Hugh Mbawiya was born in Zimbabwe in 1973. He completed his A Levels and then went on to gain his National Certificate in Drawing and Painting at the BAT Visual Studio in Harare.
As a final year student, he exhibited at the National Gallery, Zimbabwe. In 1995 he exhibited at the Gallery Delta and the Verandah Gallery and has participated in numerous group exhibitions.
Hugh taught art to O and A level students in Mhondoro near the small town of Chegutu and donated proceeds from the sale of his work to his art class for the necessary materials, and to further the development of rural art.
He has sold work to clients in New York, Canada, South Africa, Germany, UK, and Australia.
He is represented in Durban at the Elizabeth Gordon Gallery.
“My work is still growing up I believe, but surely every growth needs nutritious feeding so my style is full of colors which have to be the right ones. My style can be isolated since I work most of my time away from fellow artists. I admit that I have to accept new ideas for my art to grow with me. In Zimbabwe, every rural man has to have cattle as the big asset, so my paintings reflect such things which have also resulted in me securing my own herd.”
“ Teaching in rural areas outside Harare, Zimbabwe has given Hugh Mbayiwe the opportunity to capture the many aspects of daily rural living. His bold use of color and a spontaneous naive style gives a charm to each of his portrayals of rural life. His education and own sophistication enables him to see the delights of the simple aspects of life and it is his candor and humor that come together to make his paintings so unique”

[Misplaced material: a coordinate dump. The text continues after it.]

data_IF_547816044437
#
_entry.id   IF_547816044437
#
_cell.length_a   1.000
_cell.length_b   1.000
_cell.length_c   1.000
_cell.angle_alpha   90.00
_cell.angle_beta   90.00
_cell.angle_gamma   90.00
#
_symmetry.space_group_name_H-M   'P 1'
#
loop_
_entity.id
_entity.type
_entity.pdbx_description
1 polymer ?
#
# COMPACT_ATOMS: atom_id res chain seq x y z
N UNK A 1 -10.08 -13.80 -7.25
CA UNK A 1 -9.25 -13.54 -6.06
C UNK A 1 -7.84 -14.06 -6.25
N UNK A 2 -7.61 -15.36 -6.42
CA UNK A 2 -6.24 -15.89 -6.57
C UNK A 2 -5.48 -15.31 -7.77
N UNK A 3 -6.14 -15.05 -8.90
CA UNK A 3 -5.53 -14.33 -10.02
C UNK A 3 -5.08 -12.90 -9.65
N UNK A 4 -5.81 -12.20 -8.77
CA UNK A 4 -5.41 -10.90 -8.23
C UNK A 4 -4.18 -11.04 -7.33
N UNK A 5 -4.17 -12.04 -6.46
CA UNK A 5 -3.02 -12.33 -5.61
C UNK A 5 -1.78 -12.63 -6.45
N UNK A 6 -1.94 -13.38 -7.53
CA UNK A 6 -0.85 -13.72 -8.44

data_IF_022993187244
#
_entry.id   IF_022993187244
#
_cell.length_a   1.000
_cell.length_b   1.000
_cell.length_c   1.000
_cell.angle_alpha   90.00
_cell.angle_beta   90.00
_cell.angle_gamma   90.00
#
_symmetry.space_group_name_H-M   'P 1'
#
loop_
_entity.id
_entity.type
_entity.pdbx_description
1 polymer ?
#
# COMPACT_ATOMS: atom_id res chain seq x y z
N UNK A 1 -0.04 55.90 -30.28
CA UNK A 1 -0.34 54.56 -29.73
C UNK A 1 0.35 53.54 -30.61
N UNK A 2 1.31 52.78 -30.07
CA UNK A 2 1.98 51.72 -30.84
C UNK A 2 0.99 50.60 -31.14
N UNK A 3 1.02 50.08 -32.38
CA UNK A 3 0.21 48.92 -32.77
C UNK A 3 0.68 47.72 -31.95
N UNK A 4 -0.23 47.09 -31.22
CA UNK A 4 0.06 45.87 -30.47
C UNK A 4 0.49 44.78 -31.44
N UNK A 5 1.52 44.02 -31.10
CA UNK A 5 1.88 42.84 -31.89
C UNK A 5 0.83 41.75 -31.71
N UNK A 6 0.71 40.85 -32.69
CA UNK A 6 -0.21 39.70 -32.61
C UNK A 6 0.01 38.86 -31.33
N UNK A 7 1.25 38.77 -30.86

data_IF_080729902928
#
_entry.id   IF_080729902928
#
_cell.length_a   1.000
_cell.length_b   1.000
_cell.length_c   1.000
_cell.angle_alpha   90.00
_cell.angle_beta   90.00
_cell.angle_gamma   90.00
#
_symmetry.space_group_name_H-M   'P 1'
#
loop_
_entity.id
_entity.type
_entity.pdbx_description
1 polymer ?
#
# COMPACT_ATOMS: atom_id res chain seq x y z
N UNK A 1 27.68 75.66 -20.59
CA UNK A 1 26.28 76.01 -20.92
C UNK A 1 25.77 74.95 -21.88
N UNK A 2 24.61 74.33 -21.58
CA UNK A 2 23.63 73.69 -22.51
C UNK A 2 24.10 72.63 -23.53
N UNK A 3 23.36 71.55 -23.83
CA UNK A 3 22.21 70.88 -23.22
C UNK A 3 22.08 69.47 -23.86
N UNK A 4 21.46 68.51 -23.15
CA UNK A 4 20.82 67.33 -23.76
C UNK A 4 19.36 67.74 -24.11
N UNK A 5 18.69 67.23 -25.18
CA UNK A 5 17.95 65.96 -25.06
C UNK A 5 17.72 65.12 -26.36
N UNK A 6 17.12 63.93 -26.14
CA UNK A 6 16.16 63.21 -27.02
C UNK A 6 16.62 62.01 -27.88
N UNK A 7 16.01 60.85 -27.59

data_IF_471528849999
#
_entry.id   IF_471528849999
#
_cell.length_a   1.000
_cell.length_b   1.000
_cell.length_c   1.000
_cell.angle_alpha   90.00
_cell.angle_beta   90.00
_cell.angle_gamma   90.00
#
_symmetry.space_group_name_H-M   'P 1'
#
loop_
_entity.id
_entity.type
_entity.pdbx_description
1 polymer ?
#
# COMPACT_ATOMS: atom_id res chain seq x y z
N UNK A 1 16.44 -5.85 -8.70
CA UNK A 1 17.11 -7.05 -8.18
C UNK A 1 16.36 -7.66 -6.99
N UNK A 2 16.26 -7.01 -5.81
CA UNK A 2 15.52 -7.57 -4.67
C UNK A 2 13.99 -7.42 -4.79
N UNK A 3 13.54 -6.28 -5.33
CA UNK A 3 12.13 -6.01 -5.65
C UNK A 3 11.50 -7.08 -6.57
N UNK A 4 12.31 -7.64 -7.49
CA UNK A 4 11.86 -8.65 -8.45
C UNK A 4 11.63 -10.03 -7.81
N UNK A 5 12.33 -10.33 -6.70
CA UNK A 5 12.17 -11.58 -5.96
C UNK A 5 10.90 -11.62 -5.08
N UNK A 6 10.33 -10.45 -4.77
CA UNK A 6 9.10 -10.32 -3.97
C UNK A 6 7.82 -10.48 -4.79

Hussein Salim was born in Karima, Sudan in 1966 and graduated at the College of Fine and Applied Arts, Sudan University of Science and Technology, Khartoum in 1994. In 2007 he obtained an MA in Fine Arts at the University of KwaZulu-Natal, PMB. He currently resides in PMB.
Hussein’s richly textured canvases employ an extravagant layering technique to create a dense impasto feel. He uses personal symbolism that is at once ancient as it is contemporary.
Hussein’s paintings are a dialogue between different cultures and represent his strong feelings that art must be used as a tool to help initiate this dialogue. Salim’s Sudanese background, and the fact that Sudan is a melting pot of diverse African cultures, further strengthens his paintings. Through these works, Salim awakens in us an appreciation of our differences and diverse reactions but then brings us back to the shared foundation of mankind.
His paintings, founded and steeped in a fondness for diversity, thus sympathize with any fight that challenges dimensional predominance, may it be economical, religious or cultural.
He is represented in major national collections within Africa, Europe, and the USA.